BATAVIA, OHIO -- A steel fabricating plant in southern Ohio is nearly finished building the 102 pieces of Cedar Point's new ride.
The 65 employees of Clermont Steel Fabricators at this one acre facility just east of Cincinnati have been laboring for months with incredible precision to create the tracks and supports that will become GateKeeper, a ride which will profoundly change the look of the amusement park.
Photos: GateKeeper construction at Cedar Point
"Wow!" exclaimed Matt Ouimet, President and CEO of Cedar Fair, parent company of Cedar Point, when he recently made his first ever visit to the factory, and invited WKYC along for the tour.
Ouimet, who has led the company for just over a year, was reacting initially to the sight of one of the two massive towers that will be centerpieces of Cedar Point's new entrance.
Riders on GateKeeper will actually fly through keyhole openings in the towers, a first for any ride of its kind in the world.
"The keyhole structure, that was tough," said Cedar Fair's VP of Planning and Design, Rob Decker, who dreamed up the idea of taking riders through an opening.
"That was a difficult one because we wanted to celebrate the moment of flying over the front gate at Cedar Point."
Decker and Ouimet quickly walked inside the keyhole cutout in one of the 62 ton towers, which was lying flat on the floor of the fabricating plant.
"Holy Cow!" Ouimet exclaimed, with the same wonderment he hopes park guests will share when they see GateKeeper for the first time.
"All right, we're going to into the keyhole. Not only did you see it, but you're in the middle of it," he said to his fellow visitors. "I'm standing in it. You're standing in the middle of the keyhole. Wow."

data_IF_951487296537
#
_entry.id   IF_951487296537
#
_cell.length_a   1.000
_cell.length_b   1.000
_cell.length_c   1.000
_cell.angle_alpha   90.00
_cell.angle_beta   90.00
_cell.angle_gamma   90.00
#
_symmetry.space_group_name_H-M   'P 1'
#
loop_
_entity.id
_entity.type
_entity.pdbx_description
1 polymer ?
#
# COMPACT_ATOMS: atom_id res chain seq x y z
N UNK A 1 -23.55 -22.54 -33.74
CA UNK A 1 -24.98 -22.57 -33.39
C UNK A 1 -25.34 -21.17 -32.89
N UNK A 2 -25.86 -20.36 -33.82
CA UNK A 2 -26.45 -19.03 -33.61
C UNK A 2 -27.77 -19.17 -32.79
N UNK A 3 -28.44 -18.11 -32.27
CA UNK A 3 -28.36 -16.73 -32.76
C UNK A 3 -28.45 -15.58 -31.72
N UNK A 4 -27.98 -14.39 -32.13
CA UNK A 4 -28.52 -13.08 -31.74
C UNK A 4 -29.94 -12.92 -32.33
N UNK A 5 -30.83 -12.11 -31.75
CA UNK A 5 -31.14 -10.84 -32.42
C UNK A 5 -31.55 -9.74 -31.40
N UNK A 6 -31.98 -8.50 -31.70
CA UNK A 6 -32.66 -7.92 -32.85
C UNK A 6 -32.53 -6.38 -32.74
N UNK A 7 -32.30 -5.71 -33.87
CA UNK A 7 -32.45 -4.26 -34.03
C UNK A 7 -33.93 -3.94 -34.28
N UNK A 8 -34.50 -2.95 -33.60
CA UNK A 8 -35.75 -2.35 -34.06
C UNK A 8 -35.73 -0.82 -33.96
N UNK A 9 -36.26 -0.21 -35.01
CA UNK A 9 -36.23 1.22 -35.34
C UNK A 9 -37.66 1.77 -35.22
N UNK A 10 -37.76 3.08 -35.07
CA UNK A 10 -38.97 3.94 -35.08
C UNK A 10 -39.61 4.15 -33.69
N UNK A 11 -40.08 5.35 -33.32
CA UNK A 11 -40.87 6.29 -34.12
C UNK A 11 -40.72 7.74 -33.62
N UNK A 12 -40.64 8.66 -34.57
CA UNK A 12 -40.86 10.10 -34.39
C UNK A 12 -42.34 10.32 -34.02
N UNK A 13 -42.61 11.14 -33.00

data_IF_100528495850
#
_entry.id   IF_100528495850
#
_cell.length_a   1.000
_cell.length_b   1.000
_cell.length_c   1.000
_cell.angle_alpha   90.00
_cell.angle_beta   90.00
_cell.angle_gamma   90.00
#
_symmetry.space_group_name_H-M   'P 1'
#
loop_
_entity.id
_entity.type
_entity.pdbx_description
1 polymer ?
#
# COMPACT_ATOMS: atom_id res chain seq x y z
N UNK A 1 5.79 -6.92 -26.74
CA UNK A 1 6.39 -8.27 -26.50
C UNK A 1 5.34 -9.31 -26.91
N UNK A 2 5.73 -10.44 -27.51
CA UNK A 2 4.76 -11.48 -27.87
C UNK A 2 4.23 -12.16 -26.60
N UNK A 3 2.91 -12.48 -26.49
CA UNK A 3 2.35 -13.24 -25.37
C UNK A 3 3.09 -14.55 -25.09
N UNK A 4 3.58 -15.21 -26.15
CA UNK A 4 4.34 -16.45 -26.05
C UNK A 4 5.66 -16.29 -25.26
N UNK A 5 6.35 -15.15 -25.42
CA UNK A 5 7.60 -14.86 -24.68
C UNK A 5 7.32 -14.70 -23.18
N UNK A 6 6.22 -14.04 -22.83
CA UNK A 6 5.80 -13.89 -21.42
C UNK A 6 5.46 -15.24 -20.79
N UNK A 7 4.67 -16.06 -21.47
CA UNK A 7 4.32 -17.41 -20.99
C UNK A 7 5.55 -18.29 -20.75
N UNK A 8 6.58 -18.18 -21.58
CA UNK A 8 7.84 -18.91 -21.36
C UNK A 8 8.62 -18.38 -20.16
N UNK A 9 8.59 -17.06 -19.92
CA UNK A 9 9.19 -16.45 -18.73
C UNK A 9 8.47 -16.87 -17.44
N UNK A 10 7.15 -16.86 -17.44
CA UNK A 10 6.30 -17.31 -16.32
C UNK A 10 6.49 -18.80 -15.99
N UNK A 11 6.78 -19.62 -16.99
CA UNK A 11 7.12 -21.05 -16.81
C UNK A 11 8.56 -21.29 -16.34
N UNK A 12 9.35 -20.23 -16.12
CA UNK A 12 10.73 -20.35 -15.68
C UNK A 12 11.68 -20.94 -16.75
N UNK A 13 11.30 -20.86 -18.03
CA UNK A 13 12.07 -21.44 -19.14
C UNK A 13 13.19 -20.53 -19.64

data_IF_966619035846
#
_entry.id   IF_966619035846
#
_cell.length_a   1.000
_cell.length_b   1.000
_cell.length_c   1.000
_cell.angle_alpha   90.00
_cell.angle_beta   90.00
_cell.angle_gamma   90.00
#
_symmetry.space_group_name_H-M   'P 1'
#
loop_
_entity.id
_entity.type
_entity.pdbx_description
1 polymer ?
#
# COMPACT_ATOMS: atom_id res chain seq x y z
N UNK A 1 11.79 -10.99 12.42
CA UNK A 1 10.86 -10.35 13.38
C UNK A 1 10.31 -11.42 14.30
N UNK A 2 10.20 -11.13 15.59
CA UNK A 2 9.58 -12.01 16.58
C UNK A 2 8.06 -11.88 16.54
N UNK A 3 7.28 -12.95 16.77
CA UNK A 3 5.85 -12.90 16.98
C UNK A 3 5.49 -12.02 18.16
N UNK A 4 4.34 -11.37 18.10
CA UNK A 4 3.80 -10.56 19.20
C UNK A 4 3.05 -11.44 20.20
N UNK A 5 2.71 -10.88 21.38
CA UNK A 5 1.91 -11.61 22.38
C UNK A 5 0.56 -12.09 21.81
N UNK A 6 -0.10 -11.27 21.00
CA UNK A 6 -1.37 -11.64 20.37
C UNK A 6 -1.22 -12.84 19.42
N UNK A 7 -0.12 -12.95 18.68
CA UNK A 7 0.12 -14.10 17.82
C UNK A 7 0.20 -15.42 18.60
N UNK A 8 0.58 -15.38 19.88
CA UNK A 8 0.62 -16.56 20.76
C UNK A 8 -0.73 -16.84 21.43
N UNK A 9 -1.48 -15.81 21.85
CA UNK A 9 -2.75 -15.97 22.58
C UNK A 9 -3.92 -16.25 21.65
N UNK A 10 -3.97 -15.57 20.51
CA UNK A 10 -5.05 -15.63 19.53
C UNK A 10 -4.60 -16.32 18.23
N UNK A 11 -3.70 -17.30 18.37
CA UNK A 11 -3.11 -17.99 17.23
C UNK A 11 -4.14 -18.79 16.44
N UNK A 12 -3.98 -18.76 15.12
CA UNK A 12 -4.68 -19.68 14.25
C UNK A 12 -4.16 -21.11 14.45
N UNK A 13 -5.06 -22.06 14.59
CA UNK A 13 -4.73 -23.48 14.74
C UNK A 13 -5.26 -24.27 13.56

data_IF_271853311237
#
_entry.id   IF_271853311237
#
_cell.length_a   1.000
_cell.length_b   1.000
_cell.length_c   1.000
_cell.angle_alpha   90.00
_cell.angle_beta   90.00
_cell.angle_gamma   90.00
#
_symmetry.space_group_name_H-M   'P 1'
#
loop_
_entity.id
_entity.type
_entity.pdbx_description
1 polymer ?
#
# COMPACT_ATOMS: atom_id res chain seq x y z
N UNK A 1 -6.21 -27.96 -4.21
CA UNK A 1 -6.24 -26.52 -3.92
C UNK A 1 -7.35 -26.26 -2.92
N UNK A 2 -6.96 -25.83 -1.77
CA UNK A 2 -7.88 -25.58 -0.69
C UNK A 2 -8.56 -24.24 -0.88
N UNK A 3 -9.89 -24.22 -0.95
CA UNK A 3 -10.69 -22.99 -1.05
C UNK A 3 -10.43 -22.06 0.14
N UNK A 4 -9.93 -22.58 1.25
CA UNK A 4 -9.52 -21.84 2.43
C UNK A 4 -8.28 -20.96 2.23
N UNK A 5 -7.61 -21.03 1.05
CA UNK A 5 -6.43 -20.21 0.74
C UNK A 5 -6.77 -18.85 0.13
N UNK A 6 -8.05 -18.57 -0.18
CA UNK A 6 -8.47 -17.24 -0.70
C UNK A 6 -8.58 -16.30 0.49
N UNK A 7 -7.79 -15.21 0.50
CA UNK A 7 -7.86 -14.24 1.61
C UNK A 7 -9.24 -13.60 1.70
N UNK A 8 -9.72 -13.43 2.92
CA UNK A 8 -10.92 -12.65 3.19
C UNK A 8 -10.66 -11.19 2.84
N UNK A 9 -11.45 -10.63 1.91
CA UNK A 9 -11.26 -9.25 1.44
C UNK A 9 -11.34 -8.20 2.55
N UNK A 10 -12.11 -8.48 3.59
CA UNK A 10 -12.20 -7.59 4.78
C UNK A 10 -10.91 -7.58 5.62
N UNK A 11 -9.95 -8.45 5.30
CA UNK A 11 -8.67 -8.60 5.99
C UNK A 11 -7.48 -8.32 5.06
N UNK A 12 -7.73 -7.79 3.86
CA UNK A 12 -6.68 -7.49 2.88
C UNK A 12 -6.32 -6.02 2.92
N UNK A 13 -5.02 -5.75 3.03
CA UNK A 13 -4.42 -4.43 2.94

"I love this," Ouimet told WKYC. "I love the drama of it. And I love that fact that it's made in Ohio."
Plant managers pointed out how raw steel comes in the back of the factory, and in a matter of weeks, precisely shaped, welded, and finsihed pieces of GateKeeper emerge from the front. A number had just been painted shades of blue and were being hoisted onto flatbeds.
"What's fun to see is that we think of steel as this old line industry, but the amount of technology you and I saw in this plant tells you it's a new world," Ouimet said. "And the new world creates this."
Decker was equally thrilled to see his imagination come to life.
"This is almost like a magic factory where it goes in as one idea and it comes out as a finished product," he beamed. "I hope it's an 'aha' moment because that is what we're building for."
"When you go to the big game and they do the flyover after the National Anthem and the hair stands up on the back of your neck, that's the effect I really wanted.
"You need a near-miss element. You need that illusion of danger when you think you're going to hit something, but we know you're not. But you don't know that because you've never been on the ride before," Decker proposed.
Back at the park, construction using pieces which have already arrived was at more than 40 percent. Cedar Point General Manager John Hildebrandt predicted no problem in meeting an opening day of May 11.
"We're in the business of building roller coasters," he stated. "We love roller coasters. That's our heritage, our blood line. It's in our DNA and we think Gatekeeper is going to take its place along with Millennium Force and Top Thrill Dragster and Maverick and the whole pantheon of roller coasters at Cedar Point."
Ouimet talked about the challenge of keeping the amusement park the best in the world, and believes GateKeeper is evidence of that commitment.
"I like to say the gate opens on May 11th, and the number one thing it means is the next generation of memories at Cedar Point," Ouimet said, standing among the mostly completed pieces of GateKeeper at the fabricating plant.
"We all have those stories we grew up with. I call it genetic vacation behavior, so here we go again with something that you and I will hopefully be talking about 30 or 40 years from now."